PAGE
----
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Easy Cell: Mobile Phones for the Hearing Impaired

Researchers develop software that compresses data, allowing real-time video to be used to convey sign language over mobiles. But will U.S. cell phone companies sign on?



Image courtesy of Gunnar Hellstrom

The convenience and relatively low cost of cell phones in the U.S. has made them an indispensable part of life. Unless, of course, you are one of the 37 million or so hearing-impaired adults living in this country. But University of Washington (U.W.) in Seattle researchers are hoping to change that by developing software that lets callers communicate on their mobile phones using sign language via real-time video instead of being limited to text messaging.

The goal: a hearing-impaired person will be able to make or answer calls using video streaming over the cellular network to exchange sign language messages. Some countries—including Sweden and Japan, where 3G (third-generation, higher bandwidth) networks are ubiquitous—are experimenting with these capabilities; not so the U.S., where wireless broadband service coverage has only recently begun to rival cell phone service available in Europe. Translation: most U.S. cell phone networks lack the bandwidth to handle streaming video. As a result, cell phone makers do not offer many models that have adequate processing power to run video smoothly, and digital cameras in U.S. cell phones are on the opposite side from the display screen (which would make it impossible to see the person on the other end of the line while exchanging sign language).

U.W. electrical engineering professor Eve Riskin and her colleagues are focusing on data compression, the key to allowing video to flow across a slower network and display on less powerful mobile phones. Riskin says the group's MobileASL (for American Sign Language) software encodes video data nearly twice as much as was previously possible, compressing this information, "so that it takes up less space and gums up the network less."

The researchers are able to achieve a high level of compression through what they call "skin mapping" algorithms that can analyze pixel color to distinguish a person's face and hands in an image. Because these are the most important parts of an image conveying sign language, data representing these areas are sent in full (giving them a greater resolution), whereas some data packets representing background and other inanimate portions of the video frame are dropped, giving them a lower resolution.

"To save battery life, reduce the number of packets sent over the network, and increase the quality with respect to sign language," says Jaehong Chon, a U.W. graduate student participating in the project, "we have developed ROI (region of interest) encoding based on a skin map and frame dropping if a user isn't signing."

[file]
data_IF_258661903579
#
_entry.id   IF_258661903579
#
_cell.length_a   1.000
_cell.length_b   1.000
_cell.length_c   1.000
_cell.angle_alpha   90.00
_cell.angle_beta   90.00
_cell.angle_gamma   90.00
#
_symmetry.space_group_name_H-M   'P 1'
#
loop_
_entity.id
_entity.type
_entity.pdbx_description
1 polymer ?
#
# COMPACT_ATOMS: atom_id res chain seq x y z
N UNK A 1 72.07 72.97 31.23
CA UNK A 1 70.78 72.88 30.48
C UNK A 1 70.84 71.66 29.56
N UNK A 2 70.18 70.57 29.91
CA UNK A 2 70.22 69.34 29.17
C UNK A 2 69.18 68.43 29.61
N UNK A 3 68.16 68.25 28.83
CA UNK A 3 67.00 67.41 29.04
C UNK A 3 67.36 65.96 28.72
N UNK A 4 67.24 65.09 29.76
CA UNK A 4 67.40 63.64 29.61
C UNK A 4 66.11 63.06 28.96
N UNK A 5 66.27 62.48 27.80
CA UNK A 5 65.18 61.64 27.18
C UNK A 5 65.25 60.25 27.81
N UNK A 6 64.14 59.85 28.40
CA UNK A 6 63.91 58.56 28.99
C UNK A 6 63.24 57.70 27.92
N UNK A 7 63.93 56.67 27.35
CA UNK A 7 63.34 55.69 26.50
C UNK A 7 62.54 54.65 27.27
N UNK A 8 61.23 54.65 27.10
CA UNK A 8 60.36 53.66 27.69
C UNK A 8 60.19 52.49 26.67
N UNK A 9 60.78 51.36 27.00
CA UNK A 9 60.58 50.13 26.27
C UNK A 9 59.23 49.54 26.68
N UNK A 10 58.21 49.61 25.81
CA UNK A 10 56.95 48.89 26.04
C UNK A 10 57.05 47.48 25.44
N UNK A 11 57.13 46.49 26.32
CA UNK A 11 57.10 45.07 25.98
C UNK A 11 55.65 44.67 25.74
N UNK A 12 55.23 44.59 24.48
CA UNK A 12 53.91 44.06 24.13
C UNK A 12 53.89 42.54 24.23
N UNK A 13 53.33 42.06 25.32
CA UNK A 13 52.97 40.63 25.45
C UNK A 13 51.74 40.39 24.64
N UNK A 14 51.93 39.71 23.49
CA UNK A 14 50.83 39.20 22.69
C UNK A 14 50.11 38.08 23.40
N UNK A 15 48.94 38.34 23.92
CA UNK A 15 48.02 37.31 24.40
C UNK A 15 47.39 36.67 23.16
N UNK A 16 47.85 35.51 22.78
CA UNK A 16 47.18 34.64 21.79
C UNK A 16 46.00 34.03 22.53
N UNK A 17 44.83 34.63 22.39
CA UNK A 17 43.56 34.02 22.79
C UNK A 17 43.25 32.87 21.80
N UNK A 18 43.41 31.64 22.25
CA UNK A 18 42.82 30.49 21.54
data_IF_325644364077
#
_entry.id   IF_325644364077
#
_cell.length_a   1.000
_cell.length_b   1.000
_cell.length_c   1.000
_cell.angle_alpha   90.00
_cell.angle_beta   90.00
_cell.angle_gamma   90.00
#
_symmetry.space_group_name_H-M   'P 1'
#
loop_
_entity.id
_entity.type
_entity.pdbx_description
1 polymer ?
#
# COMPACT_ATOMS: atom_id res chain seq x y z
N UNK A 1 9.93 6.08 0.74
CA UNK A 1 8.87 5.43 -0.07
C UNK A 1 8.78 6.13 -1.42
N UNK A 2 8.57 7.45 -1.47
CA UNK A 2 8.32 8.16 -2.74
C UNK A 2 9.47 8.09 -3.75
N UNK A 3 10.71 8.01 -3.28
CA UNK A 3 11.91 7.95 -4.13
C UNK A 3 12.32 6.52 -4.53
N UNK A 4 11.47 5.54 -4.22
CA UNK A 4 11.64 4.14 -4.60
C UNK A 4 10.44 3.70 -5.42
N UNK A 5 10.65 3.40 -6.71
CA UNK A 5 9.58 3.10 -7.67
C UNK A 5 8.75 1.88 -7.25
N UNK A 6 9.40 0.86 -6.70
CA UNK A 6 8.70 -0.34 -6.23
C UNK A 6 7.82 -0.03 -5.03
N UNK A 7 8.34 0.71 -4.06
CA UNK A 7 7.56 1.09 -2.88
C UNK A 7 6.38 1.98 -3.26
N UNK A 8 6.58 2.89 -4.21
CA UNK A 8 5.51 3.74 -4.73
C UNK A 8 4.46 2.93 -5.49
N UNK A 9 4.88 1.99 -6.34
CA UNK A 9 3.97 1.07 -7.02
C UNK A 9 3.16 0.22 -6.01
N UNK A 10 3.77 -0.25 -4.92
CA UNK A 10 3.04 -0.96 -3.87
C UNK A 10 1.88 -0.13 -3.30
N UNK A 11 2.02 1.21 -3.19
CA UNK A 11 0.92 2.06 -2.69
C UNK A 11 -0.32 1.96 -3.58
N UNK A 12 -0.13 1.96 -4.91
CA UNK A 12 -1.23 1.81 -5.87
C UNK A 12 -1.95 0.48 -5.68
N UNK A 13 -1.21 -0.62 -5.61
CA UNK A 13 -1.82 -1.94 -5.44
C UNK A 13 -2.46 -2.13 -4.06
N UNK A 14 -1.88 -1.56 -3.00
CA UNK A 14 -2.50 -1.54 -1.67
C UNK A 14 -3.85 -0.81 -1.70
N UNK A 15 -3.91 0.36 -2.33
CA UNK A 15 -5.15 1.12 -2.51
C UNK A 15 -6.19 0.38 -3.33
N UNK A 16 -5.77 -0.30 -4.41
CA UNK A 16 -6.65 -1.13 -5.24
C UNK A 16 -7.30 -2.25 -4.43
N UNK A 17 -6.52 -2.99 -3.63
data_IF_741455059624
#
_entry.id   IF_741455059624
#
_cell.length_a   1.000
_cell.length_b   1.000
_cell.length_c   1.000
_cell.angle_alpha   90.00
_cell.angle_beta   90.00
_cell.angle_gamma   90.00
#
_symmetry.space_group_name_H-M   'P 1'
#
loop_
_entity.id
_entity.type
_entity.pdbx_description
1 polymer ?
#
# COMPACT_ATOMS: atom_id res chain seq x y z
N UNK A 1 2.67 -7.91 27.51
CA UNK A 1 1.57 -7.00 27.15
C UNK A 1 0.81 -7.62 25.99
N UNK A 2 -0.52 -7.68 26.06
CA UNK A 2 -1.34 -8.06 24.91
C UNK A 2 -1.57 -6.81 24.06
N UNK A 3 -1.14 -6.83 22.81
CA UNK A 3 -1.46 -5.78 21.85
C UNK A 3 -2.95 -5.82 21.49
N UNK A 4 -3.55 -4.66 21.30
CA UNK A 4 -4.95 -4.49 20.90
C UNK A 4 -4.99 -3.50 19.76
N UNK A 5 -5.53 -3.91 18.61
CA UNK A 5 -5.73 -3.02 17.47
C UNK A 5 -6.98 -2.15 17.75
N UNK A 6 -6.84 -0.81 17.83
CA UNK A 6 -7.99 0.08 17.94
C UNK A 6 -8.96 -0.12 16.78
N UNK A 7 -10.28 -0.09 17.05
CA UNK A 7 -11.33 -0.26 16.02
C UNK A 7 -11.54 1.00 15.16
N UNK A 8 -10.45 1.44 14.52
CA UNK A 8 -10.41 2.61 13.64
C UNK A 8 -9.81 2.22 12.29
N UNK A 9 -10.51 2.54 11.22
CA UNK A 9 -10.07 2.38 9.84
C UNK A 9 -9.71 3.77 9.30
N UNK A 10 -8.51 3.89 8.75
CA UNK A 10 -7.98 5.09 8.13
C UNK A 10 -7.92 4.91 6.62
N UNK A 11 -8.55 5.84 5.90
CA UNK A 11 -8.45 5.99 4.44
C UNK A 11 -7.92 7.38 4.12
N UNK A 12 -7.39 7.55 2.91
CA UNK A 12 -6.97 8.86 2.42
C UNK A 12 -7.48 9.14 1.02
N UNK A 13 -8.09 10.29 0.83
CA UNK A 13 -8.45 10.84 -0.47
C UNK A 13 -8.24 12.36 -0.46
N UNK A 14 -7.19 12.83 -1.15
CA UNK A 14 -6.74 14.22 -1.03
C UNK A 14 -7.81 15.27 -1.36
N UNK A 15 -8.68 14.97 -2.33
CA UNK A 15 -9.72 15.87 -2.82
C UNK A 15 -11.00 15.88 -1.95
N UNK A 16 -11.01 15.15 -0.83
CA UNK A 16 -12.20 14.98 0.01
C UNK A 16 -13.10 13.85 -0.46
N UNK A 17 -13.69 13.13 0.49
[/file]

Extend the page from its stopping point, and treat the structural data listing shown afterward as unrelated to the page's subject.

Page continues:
Riskin and her colleagues developed MobileASL with a $460,000-plus grant from the National Science Foundation (NSF) to create algorithms for achieving higher quality video at lower bandwidths. "We wondered if we could do this on a cell phone," she says. The researchers released a Web video on YouTube demonstrating MobileASL phones connecting via a Wi-Fi network, because current cellular networks are unable to support streaming video.

The researchers have been testing their MobileASL software on two HTC (High Tech Computer) Corporation TyTN II phones since February. The phones—available through AT&T in the U.S. but much more commonly used in Europe—cost $900 each and have the video camera positioned on the same side as the video screen, which allows callers to speak in sign language while observing the reactions of the person on the other end of the line. MobileASL, which runs on mobile phones that use Microsoft's Windows Mobile operating system, can automatically detect when a caller is using sign language and increase the speed at which it sends and receives data over the network. (When no one is signing and the majority of images picked up by the digital camera are inanimate, the software slows the bit rate to conserve battery power.)

It is possible to hold a MobileASL phone in one hand and sign with the other, but the best way to use the phone is by placing it on a flat surface to prevent movements that might degrade quality. "You want as little motion as possible because motion affects the amount of time it takes to process the data and requires more bandwidth," says Carrie Heeter, a Michigan State University professor of telecommunication, information studies and media. Heeter was part of the school's research team that in 1996 launched the ASL browser, a Web site that offers thousands of videos that translate words into ASL signs.

Riskin will use a second grant from NSF—this one worth $450,000—to conduct a broader study next year that will include both university students and participants recruited from the greater Seattle area fluent in ASL. Each of the 20 participants will receive a phone, most likely an HTC TyTN II, so the researchers can study how they use its sign-language capabilities as well as how frequently. Although university participants will use the school's Wi-Fi network to make calls, the researchers have not yet determined how they will provide network service for participants off-campus.

The researchers would like to make their software available to the hearing impaired within six months via the Web and, longer term, convince cellular network providers such as AT&T, Verizon Wireless, Sprint or T-Mobile to offer MobileASL as part of their services. The best way for MobileASL to be used in the U.S., Riskin says, would be for a cell phone company to put the algorithm in their phones and send the ASL video over their network.

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